Too many items may seem to be a phrase expressing a judgement on this or that. In actual fact it could just be an observation of what is for us, right now, in front of us. Certain objects might seem unnecessary elements cluttering the surroundings. And possibly they are.
Too many items at times represent the habit of indulging the urge to acquire more, often without thought to the eventual added value the pieces concerned offer us. By taking a step back and evaluating the question of ‘too many items‘ we are taking responsibility for our environment.
Letting go of this, keeping that, freeing ourselves from that and appreciating this anew, are things we have the power to do. And from the exercise clarity has the opportunity to emerge. Too many items can just turn out to be a fair assessment, or then again perhaps not. It is for us to discover.
Looking at the issue from a wider picture, to what extent are we loading our agenda with too many items? What are we gaining from attempting to undertake everything? How successful have we been with this strategy to date?
The honest answers to these questions are found in our heart and made evident through our relationship with the agenda. The feelings we have with what we have to do, or at least have accepted to do, speak loudly about whether we have too many items on our plate or not.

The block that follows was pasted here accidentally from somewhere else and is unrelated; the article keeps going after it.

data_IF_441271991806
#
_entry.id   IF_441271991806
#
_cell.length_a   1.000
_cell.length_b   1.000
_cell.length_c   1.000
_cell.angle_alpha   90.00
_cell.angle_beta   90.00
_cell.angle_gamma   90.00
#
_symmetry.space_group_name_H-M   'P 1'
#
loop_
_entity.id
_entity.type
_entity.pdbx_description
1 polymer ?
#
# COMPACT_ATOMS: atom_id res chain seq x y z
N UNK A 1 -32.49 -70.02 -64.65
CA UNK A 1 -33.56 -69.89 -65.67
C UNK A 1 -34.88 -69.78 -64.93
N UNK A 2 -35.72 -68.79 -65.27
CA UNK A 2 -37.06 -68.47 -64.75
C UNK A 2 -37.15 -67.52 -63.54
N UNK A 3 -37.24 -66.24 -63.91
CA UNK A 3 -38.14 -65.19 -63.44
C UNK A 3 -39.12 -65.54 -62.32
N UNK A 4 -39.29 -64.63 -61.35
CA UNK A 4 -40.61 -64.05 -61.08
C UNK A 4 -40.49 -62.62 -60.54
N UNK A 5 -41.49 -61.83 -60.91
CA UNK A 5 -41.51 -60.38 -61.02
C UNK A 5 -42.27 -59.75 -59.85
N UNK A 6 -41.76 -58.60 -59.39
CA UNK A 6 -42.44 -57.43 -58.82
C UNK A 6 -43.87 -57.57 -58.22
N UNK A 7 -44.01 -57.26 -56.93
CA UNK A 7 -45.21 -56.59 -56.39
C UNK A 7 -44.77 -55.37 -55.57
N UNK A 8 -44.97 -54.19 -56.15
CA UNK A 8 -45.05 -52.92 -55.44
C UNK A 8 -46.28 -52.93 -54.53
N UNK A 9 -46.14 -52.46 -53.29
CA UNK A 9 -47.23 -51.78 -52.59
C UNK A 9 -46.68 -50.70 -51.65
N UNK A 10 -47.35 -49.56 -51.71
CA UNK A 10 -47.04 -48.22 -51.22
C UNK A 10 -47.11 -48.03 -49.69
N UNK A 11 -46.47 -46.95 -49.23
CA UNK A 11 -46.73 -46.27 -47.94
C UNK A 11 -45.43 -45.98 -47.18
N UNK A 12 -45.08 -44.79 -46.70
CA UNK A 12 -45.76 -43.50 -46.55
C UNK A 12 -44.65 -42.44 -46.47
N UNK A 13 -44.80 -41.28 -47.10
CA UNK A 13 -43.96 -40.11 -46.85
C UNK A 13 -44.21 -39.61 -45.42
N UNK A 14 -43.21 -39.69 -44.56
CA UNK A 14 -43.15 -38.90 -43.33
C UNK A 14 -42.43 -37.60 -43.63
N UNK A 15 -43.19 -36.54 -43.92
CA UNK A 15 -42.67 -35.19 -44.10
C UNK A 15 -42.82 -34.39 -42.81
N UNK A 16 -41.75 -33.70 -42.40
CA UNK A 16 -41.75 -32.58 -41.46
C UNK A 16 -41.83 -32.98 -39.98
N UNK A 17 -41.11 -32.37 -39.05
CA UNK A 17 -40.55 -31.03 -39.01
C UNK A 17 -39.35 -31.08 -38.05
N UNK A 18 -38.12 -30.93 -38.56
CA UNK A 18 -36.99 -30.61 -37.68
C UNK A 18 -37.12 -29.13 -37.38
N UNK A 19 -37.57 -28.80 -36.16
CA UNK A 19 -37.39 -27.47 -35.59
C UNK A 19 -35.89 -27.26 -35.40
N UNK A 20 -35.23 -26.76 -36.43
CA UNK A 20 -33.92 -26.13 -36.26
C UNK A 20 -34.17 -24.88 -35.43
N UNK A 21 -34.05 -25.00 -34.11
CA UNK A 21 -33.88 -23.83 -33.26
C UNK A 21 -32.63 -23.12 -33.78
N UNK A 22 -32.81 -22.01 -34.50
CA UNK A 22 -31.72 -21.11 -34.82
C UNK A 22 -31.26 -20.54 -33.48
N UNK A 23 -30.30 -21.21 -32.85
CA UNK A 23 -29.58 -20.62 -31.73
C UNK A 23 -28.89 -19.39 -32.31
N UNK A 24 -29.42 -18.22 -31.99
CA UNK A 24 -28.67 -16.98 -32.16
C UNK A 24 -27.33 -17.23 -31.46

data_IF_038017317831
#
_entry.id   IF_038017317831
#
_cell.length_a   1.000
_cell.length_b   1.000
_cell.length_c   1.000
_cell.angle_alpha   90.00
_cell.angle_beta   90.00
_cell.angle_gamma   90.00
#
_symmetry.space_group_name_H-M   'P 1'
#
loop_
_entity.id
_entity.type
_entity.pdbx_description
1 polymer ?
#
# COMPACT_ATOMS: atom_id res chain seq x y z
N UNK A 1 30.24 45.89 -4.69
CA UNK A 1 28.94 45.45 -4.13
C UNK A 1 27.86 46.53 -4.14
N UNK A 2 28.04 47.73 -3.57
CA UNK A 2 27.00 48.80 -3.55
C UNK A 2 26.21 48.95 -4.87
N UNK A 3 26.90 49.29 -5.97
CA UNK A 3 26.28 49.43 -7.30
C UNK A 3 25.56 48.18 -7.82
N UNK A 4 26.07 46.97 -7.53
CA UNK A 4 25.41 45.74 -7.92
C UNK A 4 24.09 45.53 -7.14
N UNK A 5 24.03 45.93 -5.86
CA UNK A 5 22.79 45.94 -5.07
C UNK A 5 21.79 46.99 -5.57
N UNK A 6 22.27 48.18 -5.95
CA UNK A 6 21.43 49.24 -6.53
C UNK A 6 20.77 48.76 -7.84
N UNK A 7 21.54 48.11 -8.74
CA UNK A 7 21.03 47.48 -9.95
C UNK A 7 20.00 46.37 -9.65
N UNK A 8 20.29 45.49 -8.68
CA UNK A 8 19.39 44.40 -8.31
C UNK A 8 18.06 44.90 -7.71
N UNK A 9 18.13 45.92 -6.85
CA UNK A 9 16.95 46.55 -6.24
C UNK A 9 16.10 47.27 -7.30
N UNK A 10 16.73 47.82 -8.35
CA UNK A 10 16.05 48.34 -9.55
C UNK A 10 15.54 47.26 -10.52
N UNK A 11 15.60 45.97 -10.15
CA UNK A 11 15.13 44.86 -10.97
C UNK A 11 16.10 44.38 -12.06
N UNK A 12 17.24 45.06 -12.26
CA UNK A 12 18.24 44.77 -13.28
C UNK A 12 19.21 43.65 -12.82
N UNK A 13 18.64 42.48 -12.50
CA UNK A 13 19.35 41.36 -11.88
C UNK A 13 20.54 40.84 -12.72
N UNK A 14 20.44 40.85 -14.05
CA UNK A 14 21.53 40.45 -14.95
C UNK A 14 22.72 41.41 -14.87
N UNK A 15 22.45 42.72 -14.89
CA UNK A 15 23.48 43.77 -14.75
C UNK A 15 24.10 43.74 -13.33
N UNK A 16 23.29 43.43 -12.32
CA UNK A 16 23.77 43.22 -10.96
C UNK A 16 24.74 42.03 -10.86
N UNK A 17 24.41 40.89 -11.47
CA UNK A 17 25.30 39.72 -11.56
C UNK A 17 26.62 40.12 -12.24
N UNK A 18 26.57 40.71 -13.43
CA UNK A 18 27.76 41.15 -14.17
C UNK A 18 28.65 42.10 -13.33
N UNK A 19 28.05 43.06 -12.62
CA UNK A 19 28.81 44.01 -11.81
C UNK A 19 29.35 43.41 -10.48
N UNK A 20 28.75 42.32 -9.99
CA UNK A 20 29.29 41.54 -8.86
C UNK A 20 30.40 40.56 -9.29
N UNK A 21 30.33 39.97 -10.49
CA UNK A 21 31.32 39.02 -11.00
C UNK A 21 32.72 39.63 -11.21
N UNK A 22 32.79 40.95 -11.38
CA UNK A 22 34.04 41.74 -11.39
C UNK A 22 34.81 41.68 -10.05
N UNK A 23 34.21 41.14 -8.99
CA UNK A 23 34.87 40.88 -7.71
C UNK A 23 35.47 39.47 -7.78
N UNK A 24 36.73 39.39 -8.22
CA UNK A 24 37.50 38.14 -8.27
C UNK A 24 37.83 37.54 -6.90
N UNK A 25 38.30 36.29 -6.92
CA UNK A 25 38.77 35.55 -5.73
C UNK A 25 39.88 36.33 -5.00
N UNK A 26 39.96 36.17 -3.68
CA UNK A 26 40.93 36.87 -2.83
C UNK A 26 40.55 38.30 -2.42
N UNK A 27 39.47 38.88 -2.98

Thanks for reading this ‘Too many items‘ post today.
Brian Groves DipM MCIM Chartered Marketer, CTI-trained co-active coach and freelance trainer, supplies professional and personal development through coaching, coaching workshops, marketing development training and English language training.
As an adjunct professor at the Catholic University of Milan, Italy, Brian teaches a postgraduate course based on dramatic texts and elements of coaching to examine various work-related performance matters.
Performance skills at work (2015), Personal performance potential at work (2014), Coaching, performing and thinking at work (2013), Reflections on performance at work (2012), Elements of theatre at work (2010) and Training through drama for work (2009).